Kholin Glyphpair, inverse for a Dalinar flashback
Two fires burned inside him. First the energy of the Plate, lending power to each step. The second fire was the Thrill.
AA: Hello there, Unmade. So… interesting to meet you here.
AP: It’s so interesting to me to go back and reread this section, knowing what we do now about the Unmade. It’s so obvious that the extreme battle lust is supernatural in origin, but I completely missed it the first time around. Since we have so much “battle magic” associated with the Shardplate and Shardblades, I didn’t even think about the Thrill in supernatural terms. I had put it more in the category of a “runner’s high” or an adrenaline surge, when obviously it’s much more than that.
The Thrill seemed to transform within him as he ran, soaking into his tiring muscles, saturating him. It became a power unto itself. So, when they crested a hillside some distance south of the Rift, he felt somehow more energetic than when he’d left.
AA: Okay, this is weird. Is Nergaoul feeding Dalinar Voidlight? Or Stormlight? How is this working?
… All around him, Tanalan’s men’s eyes seemed to glow. They gathered and grinned at him; he could see the Thrill thick in their expressions. … Blood streaming down the side of his face, Dalinar grinned back at them.
AA: Just in case anyone needed the reminder, Nergaoul doesn’t really choose a side. If the Thrill can dominate both sides, so much the better for him. I’m curious, though; Dalinar is one man with a Shardblade and badly damaged Shardplate, fighting against a large-ish group of men with normal swords and armor. Does his extra connection to Nergaoul, nurtured by Odium all these years, make a difference in the outcome of this fight? Obviously even damaged Plate is better than nothing, and a Shardblade is far more effective than anything the others have, but if they stood back and just threw rocks at him for a while, would that have worked better? Or… is Odium/Nergaoul playing tricks here? Is the same Thrill that apparently strengthens Dalinar responsible for making the Rifters throw themselves at him and get slaughtered instead of taking a more prudent approach?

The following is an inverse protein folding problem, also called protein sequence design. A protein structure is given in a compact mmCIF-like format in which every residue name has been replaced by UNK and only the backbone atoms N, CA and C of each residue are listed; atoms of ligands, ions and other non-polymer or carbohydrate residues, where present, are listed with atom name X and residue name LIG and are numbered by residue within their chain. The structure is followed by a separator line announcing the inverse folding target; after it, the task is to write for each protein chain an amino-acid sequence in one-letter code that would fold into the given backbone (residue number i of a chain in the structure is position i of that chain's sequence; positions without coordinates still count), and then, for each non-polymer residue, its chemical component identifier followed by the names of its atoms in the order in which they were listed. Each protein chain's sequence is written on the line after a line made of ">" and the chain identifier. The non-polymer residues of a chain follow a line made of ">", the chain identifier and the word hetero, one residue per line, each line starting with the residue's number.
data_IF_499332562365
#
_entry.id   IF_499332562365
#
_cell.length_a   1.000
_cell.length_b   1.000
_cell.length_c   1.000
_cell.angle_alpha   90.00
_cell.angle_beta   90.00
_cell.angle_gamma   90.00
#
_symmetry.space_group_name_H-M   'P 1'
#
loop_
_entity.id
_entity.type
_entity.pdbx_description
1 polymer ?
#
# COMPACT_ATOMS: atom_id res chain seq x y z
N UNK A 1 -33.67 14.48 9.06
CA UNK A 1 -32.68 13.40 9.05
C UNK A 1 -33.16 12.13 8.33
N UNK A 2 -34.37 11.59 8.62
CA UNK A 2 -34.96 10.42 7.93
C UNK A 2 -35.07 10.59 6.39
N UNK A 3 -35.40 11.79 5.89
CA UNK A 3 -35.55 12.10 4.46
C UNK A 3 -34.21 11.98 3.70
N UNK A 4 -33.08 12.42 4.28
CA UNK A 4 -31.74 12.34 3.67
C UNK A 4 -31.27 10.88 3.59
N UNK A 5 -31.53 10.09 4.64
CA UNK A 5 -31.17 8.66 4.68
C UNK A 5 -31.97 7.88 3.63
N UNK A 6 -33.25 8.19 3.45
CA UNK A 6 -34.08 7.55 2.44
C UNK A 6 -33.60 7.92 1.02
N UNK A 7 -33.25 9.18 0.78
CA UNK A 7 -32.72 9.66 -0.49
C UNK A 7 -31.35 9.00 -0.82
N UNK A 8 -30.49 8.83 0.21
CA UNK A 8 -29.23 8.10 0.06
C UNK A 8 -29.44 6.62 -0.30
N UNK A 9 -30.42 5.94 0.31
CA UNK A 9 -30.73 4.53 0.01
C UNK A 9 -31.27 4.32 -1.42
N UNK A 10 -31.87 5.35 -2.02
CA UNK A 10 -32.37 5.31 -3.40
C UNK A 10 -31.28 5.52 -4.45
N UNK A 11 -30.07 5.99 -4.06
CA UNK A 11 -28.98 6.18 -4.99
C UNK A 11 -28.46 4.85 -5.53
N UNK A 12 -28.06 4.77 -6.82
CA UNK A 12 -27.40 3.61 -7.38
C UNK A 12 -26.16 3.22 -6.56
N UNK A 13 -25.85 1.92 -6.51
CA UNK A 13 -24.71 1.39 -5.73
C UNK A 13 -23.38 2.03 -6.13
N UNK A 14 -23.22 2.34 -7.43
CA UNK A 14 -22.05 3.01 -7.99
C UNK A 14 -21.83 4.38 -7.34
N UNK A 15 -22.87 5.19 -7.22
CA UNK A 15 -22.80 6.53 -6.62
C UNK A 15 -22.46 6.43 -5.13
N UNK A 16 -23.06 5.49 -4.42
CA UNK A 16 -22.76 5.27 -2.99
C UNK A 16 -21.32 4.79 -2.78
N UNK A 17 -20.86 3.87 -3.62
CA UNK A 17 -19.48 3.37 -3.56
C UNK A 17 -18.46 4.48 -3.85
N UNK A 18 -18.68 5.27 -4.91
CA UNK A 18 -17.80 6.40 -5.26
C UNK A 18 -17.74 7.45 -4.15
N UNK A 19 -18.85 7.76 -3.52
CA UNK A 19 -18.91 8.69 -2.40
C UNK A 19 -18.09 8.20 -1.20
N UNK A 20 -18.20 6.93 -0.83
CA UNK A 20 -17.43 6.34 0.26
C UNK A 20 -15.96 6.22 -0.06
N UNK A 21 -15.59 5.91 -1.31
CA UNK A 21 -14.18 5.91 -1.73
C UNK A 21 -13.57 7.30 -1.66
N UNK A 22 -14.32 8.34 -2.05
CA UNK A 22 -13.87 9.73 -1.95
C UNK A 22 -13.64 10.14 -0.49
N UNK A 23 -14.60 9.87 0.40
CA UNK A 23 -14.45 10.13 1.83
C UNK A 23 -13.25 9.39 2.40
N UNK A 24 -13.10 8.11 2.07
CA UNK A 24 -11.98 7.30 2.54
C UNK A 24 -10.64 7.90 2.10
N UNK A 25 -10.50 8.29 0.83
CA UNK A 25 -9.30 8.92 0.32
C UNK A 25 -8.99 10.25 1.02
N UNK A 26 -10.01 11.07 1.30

AP: I do think the extra connection that was fostered does make a difference, as well as the base skill level of the fighters involved. I think the Thrill interferes with rational decision making for sure. Throwing rocks and a wounded enemy is much less satisfying to a bloodlust monster than a risk taking last stand.
Drained, he bound the worst of his wounds, then grabbed Oathbringer and set it on his shoulder. Never had a Shardblade felt so heavy.
He started walking.
Along the way, he discarded pieces of Shardplate, which grew too heavy. He’d lost blood. Far too much.
The Thrill returned to urge him on. For this walk was a fight. A battle.
AA: Same question occurs… is the Thrill feeding him Investiture somehow? And further… he’s not a Radiant yet. How is he able to use Stormlight or Voidlight at this point? Or is Nergaoul somehow giving him strength directly?